n: 'Chalk Farm'
s: 'Mornington Crescent'
Having evaluated this Dictionary in order to create
all the essential data, I've been able to try out various
bits of code. Before looking at this, you'll need to
know a bit about Smalltalk's Boolean class. This provides
methods to test values and expressions for a true or
false result. The most important Boolean methods are
The ifTrue: message can be sent to an expression, normally
enclosed in round brackets. If the expression evaluates
to true, a block of code in square brackets is executed.
Here is an example:
(1 < 10) ifTrue: [^'Correct!'].
The ifTrue:ifFalse message is much the same but includes
an extra block of code that is executed if the expression
evaluates to false:
(1 > 10) ifTrue: [^'Correct!'] ifFalse: [^'Wrong!'].
The whileTrue: message is sent to a block of code,
in square brackets. As long as this block continues to
evaluate to true, a second block of code continues to
be executed. For example, this code would print 1 to
9 in the Transcript window:
| num |
num := 1.
[num < 10] whileTrue: [Transcript print:
num printString; cr. num := num + 1].
You can try out all these examples in the tutorial
document. Once you've understood this, take a look at
the code labelled "Test 1". This defines two
temporary variables, dir and pos. The pos variable is
assigned the name of the starting position, 'Chalk farm',
which is also a key in the map Dictionary. The dir variable
is initialised with the text entered by the user into
a popup prompter box:
dir := Prompter prompt: 'Enter a one-letter direction:
N,S,W,E' caption: pos
In this first test, the code only has a valid response
when the user enters the capital letter, 'N'. In this
case, it updates the pos variable to the string returned
by current the Room's method n. This provides a new key
into the map and the pos variable is set to this key,
thereby 'moving' the player to the new room:
( dir = 'N' )
ifTrue: [ pos := (map at: pos) n. "… et
Once I was happy with this code, I needed to adapt
it to deal with all the other directions. You can see
this new code under the label "Test 2".
First of all I had to extend the range of user input
that could be handled. Since I will only be dealing with
one-letter commands, I needed to extract the first character
from any string entered and, while I'm at it, I might
as well convert it to lower case so that both 'N' and
'n' are treated equally:
dir := (dir at: 1) asLowercase.
Next I needed to be able to test for the four characters
$n, $s, $w and $e (a character is indicated by a preceding
dollar sign in Smalltalk). I didn't fancy using multiple
nested ifTrue:ifFalse messages. So, instead, I defined
an array of valid characters:
commands := #( $n $s $w $e).
This allows me to test if the character, dir, is included
in this array:
(commands includes: dir)
Now, in most other languages, this test wouldn't have
got me very far. I would still have needed to code an
individual response for each of the four possible characters.
Smalltalk, however, has a special bit of magic that lets
me create code on-the-fly. It comes in the form of a
method called perform: .
This takes a symbol as an argument and runs it as code.
You can convert a string or a character to a symbol using
the asSymbol method.
So characters such as $n or $e can be converted to the
symbols #n or #e and these can then be sent as messages
to a Room object, causing the n and e methods to be executed.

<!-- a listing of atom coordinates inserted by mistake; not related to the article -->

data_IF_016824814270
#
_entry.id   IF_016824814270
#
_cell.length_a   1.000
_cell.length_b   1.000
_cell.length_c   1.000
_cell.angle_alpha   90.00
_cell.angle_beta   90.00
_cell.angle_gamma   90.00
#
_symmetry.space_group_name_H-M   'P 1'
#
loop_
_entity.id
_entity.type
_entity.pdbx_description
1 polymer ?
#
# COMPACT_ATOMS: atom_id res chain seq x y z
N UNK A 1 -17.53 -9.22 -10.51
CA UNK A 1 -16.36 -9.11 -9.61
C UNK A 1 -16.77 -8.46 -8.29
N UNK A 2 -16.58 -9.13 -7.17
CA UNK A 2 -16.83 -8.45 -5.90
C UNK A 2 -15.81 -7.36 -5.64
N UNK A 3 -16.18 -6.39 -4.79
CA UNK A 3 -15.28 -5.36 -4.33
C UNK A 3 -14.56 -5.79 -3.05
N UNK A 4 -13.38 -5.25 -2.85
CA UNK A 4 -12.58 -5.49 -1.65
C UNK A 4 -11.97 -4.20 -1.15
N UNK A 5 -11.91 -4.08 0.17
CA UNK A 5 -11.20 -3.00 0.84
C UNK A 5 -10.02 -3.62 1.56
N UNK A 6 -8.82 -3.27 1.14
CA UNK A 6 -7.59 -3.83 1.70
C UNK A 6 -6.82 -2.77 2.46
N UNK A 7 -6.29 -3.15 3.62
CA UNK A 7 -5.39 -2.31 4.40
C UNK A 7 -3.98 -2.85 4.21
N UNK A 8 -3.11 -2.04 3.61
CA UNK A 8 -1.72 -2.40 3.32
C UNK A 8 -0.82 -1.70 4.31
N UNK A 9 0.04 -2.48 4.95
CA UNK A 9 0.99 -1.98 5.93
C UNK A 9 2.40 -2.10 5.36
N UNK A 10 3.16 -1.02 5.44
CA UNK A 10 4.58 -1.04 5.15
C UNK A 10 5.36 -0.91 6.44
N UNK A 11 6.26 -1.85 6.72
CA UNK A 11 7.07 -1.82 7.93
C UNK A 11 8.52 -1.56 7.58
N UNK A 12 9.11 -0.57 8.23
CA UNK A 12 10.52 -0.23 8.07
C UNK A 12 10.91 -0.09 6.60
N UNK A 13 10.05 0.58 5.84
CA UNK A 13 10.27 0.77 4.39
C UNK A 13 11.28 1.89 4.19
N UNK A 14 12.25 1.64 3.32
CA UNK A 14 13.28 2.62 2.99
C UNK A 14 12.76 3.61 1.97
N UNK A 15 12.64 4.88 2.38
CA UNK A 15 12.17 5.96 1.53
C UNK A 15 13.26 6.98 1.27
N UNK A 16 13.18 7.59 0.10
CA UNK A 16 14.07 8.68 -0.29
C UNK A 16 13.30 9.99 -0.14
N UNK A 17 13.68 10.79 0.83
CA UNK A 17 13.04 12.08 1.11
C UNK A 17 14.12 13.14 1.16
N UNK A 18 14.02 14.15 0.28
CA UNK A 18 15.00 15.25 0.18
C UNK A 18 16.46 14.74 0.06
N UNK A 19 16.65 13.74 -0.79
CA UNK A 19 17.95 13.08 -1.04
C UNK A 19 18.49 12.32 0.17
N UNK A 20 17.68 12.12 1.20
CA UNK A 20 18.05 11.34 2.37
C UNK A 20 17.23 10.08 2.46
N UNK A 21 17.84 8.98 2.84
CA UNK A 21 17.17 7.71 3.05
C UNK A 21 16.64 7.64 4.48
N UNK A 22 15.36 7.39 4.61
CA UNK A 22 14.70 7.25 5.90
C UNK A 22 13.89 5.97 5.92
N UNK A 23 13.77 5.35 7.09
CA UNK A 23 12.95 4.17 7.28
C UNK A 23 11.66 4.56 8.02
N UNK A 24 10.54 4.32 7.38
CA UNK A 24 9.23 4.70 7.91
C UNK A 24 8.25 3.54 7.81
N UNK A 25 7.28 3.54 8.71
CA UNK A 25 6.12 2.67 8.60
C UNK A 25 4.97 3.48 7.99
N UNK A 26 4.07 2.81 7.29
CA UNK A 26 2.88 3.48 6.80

This is the code:
newpos := (map at: pos) perform: dir asSymbol.
There are more examples in the tutorial document which
should help you to understand this better. Once you've
tried out this code, you should be in a position to create
a new class that initialises and runs the game. You may
what to try to program this class yourself.
It will need to be provided with its own Dictionary (an instance variable) to contain Room objects. It will
need a method to initialise this Dictionary and set the
starting position. It will also need methods to get input
from the user and to terminate the game when 'Mornington
Crescent' has been reached.
|NOTE: It’s a good idea to save a new ‘image’ of
your work before and after you make any major changes
to the class library. That gives you a simple way
of backing out of any changes without having to remove
classes one by one. To save an image, select File,
Save Image As. For example, after first installing
Dolphin Smalltalk you might save an image called ‘FreshInstall’.
After installing the Mornington Crescent package
you might save an image called ‘MorningtonCrescent’.
The extension ‘img’ is added automatically.
To load up an image from disk, just double-click
the file name using the Windows Explorer.
Assuming you decide to call the class that runs game
MapMaster, it should be possible to start a new game
by evaluating this expression:
This means that you will need to write a constructor
method, new, that will create a new instance of MapMaster.
Having added the MapMaster class (use the Class,
New menu item in the Hierarchy Browser) you can create this
constructor clicking the Class Tab and selecting Method,
New. Then enter this code and press Ctrl-S to save it:
^super new initialize.
Now click the Instance tab and create all the methods
needed to run the game. Start by writing a method called
initialize. Once you've finished (or if you get stuck
along the way) you can compare your version with mine.
You can load my classes from a special 'package' file
called MorningtonCrescent.pac. Instructions are provided
in the tutorial document.
Tools, Package Browser…
the Package Browser appears select Install Package….
the disk and load the MorningtonCrescent.pac package.
This will install our MapMaster and Room classes.